This lack of seeing race first is not unique to my Black family. The collective Black community has always welcomed and sheltered whites. In fact, it used to be common for white children to be lovingly raised by Black women (ie, housekeepers and caregivers). Sure, we get angry at white folks as a whole sometimes, but the heft of our anger is like a pea floating through the air on a space shuttle. If someone has a bigoted Black father, his bigotry is simply “that man hatin’ on white folks.” Whites do not care if he approves of them as individuals or as a whole. A bigoted white father, on the other hand, can get a bigot elected president. Persons of Color in the United States live in a white world. In many aspects, Black people adjust to the expectations of whites in our society. These changes are often undetected, but they have been going on for centuries. The majority of people of color in America know that they must make white people feel comfortable with their presence (don’t act too “ghetto,” eliminate that foreign accent to the best of your ability, wave to your neighbors first so that they don’t assume you are a terrorist because you wear a hijab). In the Black community, we know that not making these adjustments can lead to misunderstandings and escalated fears that can lead to imprisonment and/or death (lynching, gunned down by mobs, death row, etc.). We make an effort not to reinforce sterotypes in front of our white coworkers, friends, family members and white strangers. It is a survival mechanism.
But back to Mona. She excused her father’s racism with two bullet points:
– He is in his 80s
– He was pistol-whipped by a group of really bad ones (meaning Black people).
My reply: “My grandmother is in her 80s and she’s not racist. She just hates people. Michael’s great aunts and uncle are all in their 90s, and they are sincerely welcoming and genuinely love me. I know because I have often been in situations where I am the only Black person.”
In other words, I know when I am not wanted by white people.
Mona and my open-hearted conversation turned to how my spouse and I have chosen to raise our two children. Michael and I are in consensus that we must raise them as Black. They must not believe that having a one white parent makes them impervious to police and societal profiling. We are raising them to be in tune with their Moravian, German, and British roots (on Michael’s side) as much as their Black-American roots (and all that those roots encompass). Michael and I are stewards of our family histories, so our children will know the personal struggles of ancestors on both sides of their family. From those stories, they will discover their own strength. By knowing (and feeling pride in) the personal struggles of their ancestors, they will be equipped to overcome adversity when it comes to skin color, culture, religious choices, political affiliation, sexuality, gender-identification, and so on—including where they weigh in on the incredibly divisive issue of whether cats or dogs should be “human’s best friend.”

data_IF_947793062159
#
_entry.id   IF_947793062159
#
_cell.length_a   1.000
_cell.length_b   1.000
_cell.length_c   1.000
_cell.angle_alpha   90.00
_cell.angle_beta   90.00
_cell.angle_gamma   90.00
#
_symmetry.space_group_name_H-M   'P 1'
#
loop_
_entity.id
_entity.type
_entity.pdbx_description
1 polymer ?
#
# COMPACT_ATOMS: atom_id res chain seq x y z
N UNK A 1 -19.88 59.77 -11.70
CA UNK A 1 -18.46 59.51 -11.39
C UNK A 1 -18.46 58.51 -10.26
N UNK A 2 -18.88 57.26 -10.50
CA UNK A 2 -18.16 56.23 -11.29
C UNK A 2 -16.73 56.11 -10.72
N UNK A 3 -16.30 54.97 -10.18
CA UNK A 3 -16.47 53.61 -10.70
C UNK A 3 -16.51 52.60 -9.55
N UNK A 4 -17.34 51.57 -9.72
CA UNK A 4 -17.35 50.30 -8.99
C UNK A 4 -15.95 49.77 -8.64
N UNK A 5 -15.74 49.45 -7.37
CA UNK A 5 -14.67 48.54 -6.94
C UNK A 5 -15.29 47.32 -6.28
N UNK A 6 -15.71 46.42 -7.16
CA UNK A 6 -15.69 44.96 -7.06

Michael and I will also instill compassion for what other people experience (the way both our parents did when raising us). This will enable our children to branch out beyond their own experiences, which is instrumental to eliminating bigoted ideals. I urge people who immediately view a situation where Black and Brown people question seemingly—and sometimes obviously—unjustified police shootings of minorities to examine the facts—dissect the who, what, when, where, why and how. If people assume that (and feel compelled to call the police—a waste of police resources, I add) two black men sitting together at a coffee shop must be loitering, I urge them to think about the countless times they themselves have sat in a coffee shop or a diner just talking and laughing with friends. I ask that people who see a Black man moving boxes upstairs in an apartment building determine on their own that the man is moving into the building so there is no need to call the authorities. Over all that personal introspection, I encourage people—in particular, white Americans—to explore the uncomfortableness of multiculturalism and the uncomfortableness of Blackness. A person should always feel more embarrassment than pride when boasting that a bigoted relative would be okay with you personally and your brown skin. And people of color should have an America where we feel free to take off the particular set of kid-gloves that we handle white America with.
Post-Script: My words above do not negate the well-earned advances that we have made in America for (and by) minorities, but they do question why we feel the need to pat ourselves on the back and stop striving to make our conditions and situations better.